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Social services decisions should be closer to communities

Social services decision-making needs to be closer to communities: Productivity Commission

The Productivity Commission has released its draft findings and recommendations on improving outcomes for New Zealanders from social services. Submissions are invited by 24 June.

See video at https://youtu.be/5A5IjHbzdu4

“The social services system plays a crucial role in the wellbeing of New Zealanders”, says Commission Chair, Murray Sherwin. “The system is staffed by dedicated people working in a variety of government agencies, non-government providers and philanthropic organisations. A significant number of volunteers are part of it. Families and whanau also play a crucial role in supporting good social outcomes.

“Clients should be at the centre of the social services system, not politicians and providers. However, decisions that impact clients’ lives are often made in Wellington, many kilometres away from the messy realities of social problems, and often without good information on what works or what doesn’t.

“Our current system of public administration is not well designed to deal with the complex problems facing many of society’s most vulnerable members. Services are designed and commissioned in administrative silos, without the full picture of what an individual might need. This not only means a poor outcome for clients, but a less efficient and more expensive system overall.

“New approaches are required that can better match services to the needs of clients, give clients and particular communities greater control and choice, reduce paperwork and the cost of government processes, and encourage service providers to innovate and continually improve their services. There are already pockets of successful innovation within the sector. One challenge is to encourage those innovations to be used more widely.

“We advocate for new arrangements that reshape the roles of governments, providers and in some cases clients, to empower clients and give service providers more autonomy. The role of central government would shift, from its current emphasis on controlling the provision of services to one of conscious stewardship of the social service system.

“There is also scope to improve current purchasing and contracting practice in order to reduce the cost of these processes to all parties – including government agencies.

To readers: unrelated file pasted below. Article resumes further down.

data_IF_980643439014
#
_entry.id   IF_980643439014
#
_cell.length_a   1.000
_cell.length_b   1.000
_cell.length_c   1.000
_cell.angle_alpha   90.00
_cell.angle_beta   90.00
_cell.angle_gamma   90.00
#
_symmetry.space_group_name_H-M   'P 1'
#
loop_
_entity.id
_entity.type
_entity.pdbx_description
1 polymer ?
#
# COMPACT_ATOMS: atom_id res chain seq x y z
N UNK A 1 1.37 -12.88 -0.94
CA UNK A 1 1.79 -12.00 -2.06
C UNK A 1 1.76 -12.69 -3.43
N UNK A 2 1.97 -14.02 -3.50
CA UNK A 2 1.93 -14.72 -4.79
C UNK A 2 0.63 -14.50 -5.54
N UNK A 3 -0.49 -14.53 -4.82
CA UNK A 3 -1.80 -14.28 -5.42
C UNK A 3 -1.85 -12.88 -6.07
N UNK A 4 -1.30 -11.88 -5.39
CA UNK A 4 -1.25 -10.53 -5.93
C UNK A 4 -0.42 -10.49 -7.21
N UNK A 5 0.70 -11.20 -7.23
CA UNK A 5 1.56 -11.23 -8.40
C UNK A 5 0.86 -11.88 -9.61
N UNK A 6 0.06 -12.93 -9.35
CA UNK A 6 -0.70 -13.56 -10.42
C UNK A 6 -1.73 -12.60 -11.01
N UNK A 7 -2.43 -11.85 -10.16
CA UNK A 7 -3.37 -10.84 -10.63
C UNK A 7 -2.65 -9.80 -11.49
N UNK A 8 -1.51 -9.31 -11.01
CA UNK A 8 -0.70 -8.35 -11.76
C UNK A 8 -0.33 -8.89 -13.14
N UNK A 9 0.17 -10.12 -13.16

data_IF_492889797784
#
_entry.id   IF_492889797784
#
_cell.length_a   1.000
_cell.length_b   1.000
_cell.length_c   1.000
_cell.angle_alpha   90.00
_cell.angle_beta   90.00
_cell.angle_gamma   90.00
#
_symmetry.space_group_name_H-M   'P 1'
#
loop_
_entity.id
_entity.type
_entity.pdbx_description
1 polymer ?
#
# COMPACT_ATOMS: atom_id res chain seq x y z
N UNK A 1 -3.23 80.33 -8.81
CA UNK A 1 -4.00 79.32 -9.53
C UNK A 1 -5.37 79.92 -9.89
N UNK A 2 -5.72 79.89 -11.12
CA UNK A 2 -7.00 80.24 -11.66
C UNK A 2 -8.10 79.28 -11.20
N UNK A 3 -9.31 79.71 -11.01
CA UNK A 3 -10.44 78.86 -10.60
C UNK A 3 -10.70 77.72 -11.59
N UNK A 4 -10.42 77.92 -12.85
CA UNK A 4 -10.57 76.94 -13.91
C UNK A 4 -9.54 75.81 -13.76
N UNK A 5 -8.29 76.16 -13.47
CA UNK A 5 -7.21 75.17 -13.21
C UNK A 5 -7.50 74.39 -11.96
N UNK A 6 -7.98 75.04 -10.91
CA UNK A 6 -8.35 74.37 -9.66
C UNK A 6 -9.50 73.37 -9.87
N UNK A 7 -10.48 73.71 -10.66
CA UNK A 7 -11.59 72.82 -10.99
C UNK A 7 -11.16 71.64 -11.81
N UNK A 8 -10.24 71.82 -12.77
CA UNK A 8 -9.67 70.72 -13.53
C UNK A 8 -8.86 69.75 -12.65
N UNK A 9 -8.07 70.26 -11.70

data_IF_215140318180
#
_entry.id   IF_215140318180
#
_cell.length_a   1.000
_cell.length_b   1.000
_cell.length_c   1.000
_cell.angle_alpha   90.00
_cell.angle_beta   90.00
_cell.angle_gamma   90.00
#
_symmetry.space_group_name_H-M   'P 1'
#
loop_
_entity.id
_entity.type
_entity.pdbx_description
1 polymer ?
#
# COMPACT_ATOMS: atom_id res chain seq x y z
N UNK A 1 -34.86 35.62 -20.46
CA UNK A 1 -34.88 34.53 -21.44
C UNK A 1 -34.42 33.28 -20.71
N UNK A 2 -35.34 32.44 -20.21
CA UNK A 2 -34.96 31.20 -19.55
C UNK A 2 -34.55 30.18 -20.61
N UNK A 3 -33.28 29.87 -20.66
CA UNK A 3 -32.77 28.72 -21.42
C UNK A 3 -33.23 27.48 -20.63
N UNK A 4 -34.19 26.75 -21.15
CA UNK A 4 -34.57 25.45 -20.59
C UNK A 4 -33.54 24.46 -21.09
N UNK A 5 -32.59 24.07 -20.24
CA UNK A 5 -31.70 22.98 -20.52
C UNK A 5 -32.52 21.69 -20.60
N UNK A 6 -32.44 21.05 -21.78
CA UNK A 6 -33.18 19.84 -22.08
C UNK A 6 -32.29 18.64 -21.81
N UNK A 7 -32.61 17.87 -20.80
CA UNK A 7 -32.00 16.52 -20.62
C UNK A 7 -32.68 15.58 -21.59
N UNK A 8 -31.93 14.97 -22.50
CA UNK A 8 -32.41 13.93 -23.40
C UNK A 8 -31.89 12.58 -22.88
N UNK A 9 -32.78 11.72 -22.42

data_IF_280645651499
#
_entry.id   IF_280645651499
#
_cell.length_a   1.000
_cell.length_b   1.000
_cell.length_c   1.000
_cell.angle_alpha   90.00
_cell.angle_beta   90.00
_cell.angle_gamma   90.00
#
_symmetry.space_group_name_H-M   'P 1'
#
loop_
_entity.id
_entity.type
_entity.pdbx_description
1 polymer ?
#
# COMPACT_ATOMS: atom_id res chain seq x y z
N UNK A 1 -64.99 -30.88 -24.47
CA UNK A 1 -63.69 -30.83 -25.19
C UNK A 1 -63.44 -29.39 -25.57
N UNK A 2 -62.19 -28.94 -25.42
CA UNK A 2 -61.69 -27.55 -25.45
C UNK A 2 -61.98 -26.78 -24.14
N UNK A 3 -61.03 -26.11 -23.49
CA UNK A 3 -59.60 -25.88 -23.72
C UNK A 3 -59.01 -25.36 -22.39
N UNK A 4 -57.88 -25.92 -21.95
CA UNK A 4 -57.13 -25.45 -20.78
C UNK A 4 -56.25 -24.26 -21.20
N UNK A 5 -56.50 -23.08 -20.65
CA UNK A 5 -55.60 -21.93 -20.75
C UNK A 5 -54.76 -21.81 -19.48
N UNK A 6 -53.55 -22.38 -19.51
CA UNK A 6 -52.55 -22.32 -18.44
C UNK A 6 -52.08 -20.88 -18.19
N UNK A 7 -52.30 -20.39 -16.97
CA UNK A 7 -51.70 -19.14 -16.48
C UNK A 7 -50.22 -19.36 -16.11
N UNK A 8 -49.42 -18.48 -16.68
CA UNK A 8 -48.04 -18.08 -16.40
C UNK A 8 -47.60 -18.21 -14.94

“The Government needs to put more effort into setting goals and standards as well as monitoring performance, and evaluating effectiveness of whole programmes. It needs to put less effort into telling providers how these goals should be achieved.

“The Commission has developed 81 findings and 47 recommendations, and poses 8 questions. The draft report is accompanied by case studies on employment services, Whänau Ora, services for people with disabilities, and home-based support for older people.

“We received a large number of submissions on the issues paper and we look forward to hearing what people think of our draft recommendations.

“We believe implementing these draft recommendations can improve the lives of clients and those working in the social services sector, and contribute towards safer, healthier and happier communities.”

The draft report is available at www.productivity.govt.nz/inquiry-content/social-services, or http://bit.ly/socserv.

About the inquiry

The Commission has been asked to look at ways to improve how government agencies commission and purchase social services. This includes how agencies identify the needs of people who use the services, how they choose organisations to provide the services, and how the contracts between agencies and organisations work.

Social services include health care, social care, education and training, employment services and community services. They also include the services targeted to those whose health, age, socioeconomic or other circumstances means that they have greater needs than others in society.

The inquiry aims to shed light on how commissioning and purchasing influence the quality and effectiveness of social services, and suggest ways to improve these practices to achieve better outcomes for New Zealanders.

Inquiry timeline

28 April 2015: Draft report released for consultation

24 June: Due date for submissions on draft report

31 August: Final report due to Government

About the New Zealand Productivity Commission

The Commission – an independent Crown entity – was established in April 2011 and completes in-depth inquiry reports on topics selected by the Government, carries out productivity-related research, and promotes understanding of productivity issues.


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